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Review: “The Boy and the Heron”

Japanese Auteur Miyazaki’s Grand Finale
Is+this+the+ripened+Miyazaki+and+his+next+successor%2C+or+young+Miyazaki+discovering+the+world+that+lies+before+him%3F
Studio Ghibli
Is this the ripened Miyazaki and his next successor, or young Miyazaki discovering the world that lies before him?

The Boy and the Heron is Japanese animation powerhouse Studio Ghibil’s latest release. The film was reported to be Hayao Miyazaki’s final work and has already seen unprecedented success; it became the first original anime film to top the box office at $12.8 million over its opening weekend. Based on the enduring Japanese philosophical bestseller How Do You Live?, The Boy and the Heron is an intriguing deviation from Ghibli’s style and is an unmistakable ode to Miyazaki’s legacy as a visionary artist.

The Boy and the Heron takes little from the plot of its original novel. It follows Mahito, a young boy coping with his mother’s death and the arrival of his father’s new wife. He emigrates to the Japanese countryside to escape World War II. There, he encounters a supernatural heron who invites him into a realm hidden in a mystical tower. 

Eager fans would recognize the studio’s telltale artistic signatures in their latest film. The distinctive sway of the grandmother characters, the alternate world spirits’ bubbly expressions and the iridescent gothic architecture all pay homage to many of the studio’s beloved works rooted in animation history. 

Yet, The Boy and the Heron ventures further in its artistic license, perhaps more than any recent Ghibli film. Particularly noteworthy is the opening sequence of war-torn Tokyo, where the hellish cityscape is awash in flames that groan and stretch. As the protagonist Mahito sprints through the shapeless crowd, the world seems to contort around him. Devoid of the studio’s pleasing pastel hues, the impressionist brush strokes trap Mahito in this nightmare that he must constantly relive in his dreams. Another striking sequence reveals the studio’s bold artistic approach: when Mahito wakes from unconsciousness, the symbolic pool of water surrounding him dries up to reveal the bed he was sleeping in. Such a style is rare in Studio Ghibli’s films that often incorporate fantasy elements but maintain their reality-grounded depiction. 

Acclaimed composer Joe Hisaishi’s original score reminds listeners of his work on Children of the Sea, a similarly dreamy narrative by Japanese animation Studio 4°C. (Without getting too sidetracked, it’s worth noting that 4°C is also a contributor in The Boy and the Heron’s credits.) Most of the tracks rely heavily on the piano, Hisaishi’s instrument of choice at any orchestral concert he performs in. It’s as if Hisaishi recognizes that this film would be his last collaboration with Miyazaki. The rest of the instruments take a back seat as Hisaishi and Miyazaki delve into conversation with each pluck of the piano strings.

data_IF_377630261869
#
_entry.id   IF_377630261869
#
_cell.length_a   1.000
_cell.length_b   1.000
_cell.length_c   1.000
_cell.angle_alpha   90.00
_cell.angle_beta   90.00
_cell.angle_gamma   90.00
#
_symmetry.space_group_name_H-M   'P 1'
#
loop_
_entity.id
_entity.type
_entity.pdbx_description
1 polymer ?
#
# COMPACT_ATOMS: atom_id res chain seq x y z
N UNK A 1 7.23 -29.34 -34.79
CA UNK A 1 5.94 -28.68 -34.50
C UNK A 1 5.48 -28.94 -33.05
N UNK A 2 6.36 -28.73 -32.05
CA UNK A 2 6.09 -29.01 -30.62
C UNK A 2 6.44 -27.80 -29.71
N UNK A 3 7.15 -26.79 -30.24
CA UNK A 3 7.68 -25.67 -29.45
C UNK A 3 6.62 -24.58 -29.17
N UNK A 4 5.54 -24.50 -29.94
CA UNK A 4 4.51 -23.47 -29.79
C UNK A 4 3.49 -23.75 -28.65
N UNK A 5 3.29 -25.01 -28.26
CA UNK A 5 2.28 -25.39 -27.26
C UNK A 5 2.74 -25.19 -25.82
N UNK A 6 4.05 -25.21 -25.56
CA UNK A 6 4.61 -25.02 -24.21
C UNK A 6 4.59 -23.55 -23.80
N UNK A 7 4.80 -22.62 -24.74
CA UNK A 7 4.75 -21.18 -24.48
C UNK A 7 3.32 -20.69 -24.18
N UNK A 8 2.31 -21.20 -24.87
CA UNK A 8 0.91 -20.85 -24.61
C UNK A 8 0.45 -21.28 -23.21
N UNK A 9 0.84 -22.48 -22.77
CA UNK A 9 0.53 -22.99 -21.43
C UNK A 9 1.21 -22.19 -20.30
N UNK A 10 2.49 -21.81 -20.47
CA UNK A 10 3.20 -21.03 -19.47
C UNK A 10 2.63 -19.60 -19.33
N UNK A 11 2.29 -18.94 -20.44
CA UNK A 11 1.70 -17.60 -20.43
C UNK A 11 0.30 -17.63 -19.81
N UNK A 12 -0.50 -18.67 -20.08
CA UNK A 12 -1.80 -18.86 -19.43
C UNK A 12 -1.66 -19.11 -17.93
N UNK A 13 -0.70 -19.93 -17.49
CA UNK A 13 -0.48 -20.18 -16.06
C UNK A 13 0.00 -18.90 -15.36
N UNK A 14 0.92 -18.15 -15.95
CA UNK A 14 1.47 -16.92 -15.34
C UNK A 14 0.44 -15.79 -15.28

No other Ghibli film save Spirited Away (2001) utilizes the piano’s melody as much as Hisaishi’s latest work. The two films are similar in their premises: adolescents alienated from their parents and the comfort of their home, stranded in strange territory that straddles reality and the surreal. Perhaps in this environment, the piano embodies the protagonists’ solitude in a foreign environment. Even beyond considerations of the piano, Hisaishi’s latest work is poignantly different. Instead of the sweeping waltzes of Howl’s Moving Castle or the thundering Japanese drums of Princess Mononoke, Hisaishi’s score is minimal and tender. It accompanies Miyazaki’s semi-autobiographical tale like a close friend who knows their time together has come to an end. 

The Boy and the Heron delivers a story packed with a distinct “Miyazaki-ness” that Ghibli has been missing for a decade. The last Ghibli film Miyazaki directed, The Wind Rises (2013), was the birthchild of his childlike wonder for aviation. In previous interviews, Miyazaki has expressed his fatalistic outlook; he believes the fall of Studio Ghibli to be inevitable, especially without a suitable successor. Similarly, The Boy and the Heron explores the process of moving on from endings and accepting new beginnings as Mahito learns to accept his new family structure. Perhaps the golden age of Japanese animation that Studio Ghibli spearheaded has already come and gone, replaced by next-generation directors and manga adaptations.

If The Boy and the Heron is Miyazaki’s final work, it seems an apt conclusion to the filmmaker’s storied career. However, if his many “un-retirements” and tales of his workaholism provide any indication, Miyazaki may return to direct another feature film. Only time will tell. 

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About the Contributor
Taizo Nakayama
Taizo Nakayama, Deputy Online Manager | Entertainment Editor
Taizo Nakayama is a senior with a passion for astrobiology, a field where people look for little green people in space. He enjoys critiquing sci-fi films in lengthy blog posts and writing flash fiction; the lack of required commitment to worldbuilding appeals to him.  
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